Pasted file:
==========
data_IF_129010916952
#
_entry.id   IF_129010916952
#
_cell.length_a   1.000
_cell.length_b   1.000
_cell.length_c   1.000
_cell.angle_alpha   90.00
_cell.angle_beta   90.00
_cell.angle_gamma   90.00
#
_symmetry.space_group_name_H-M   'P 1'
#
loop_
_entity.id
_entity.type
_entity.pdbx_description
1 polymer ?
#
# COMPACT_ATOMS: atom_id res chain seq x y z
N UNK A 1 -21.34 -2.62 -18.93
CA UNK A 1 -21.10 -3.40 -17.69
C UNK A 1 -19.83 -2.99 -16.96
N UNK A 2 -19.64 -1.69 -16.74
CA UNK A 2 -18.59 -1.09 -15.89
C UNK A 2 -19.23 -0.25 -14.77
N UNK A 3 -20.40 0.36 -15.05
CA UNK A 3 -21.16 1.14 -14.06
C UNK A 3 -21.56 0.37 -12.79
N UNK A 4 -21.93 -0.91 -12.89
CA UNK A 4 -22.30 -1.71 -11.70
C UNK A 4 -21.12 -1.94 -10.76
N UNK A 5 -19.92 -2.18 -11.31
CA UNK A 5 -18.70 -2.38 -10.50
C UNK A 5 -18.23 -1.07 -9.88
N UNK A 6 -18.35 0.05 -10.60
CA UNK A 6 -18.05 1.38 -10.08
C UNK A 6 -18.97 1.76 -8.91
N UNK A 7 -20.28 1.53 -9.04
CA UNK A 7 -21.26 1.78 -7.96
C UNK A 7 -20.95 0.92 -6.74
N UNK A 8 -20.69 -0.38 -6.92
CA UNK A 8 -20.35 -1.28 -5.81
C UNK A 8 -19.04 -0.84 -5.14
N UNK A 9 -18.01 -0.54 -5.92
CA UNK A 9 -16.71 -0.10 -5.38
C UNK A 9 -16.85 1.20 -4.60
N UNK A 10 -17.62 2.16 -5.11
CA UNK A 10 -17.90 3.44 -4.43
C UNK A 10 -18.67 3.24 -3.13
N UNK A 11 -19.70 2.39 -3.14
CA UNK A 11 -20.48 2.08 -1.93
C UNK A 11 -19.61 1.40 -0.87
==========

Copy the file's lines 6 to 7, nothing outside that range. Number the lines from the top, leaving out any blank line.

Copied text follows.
_cell.length_b   1.000
_cell.length_c   1.000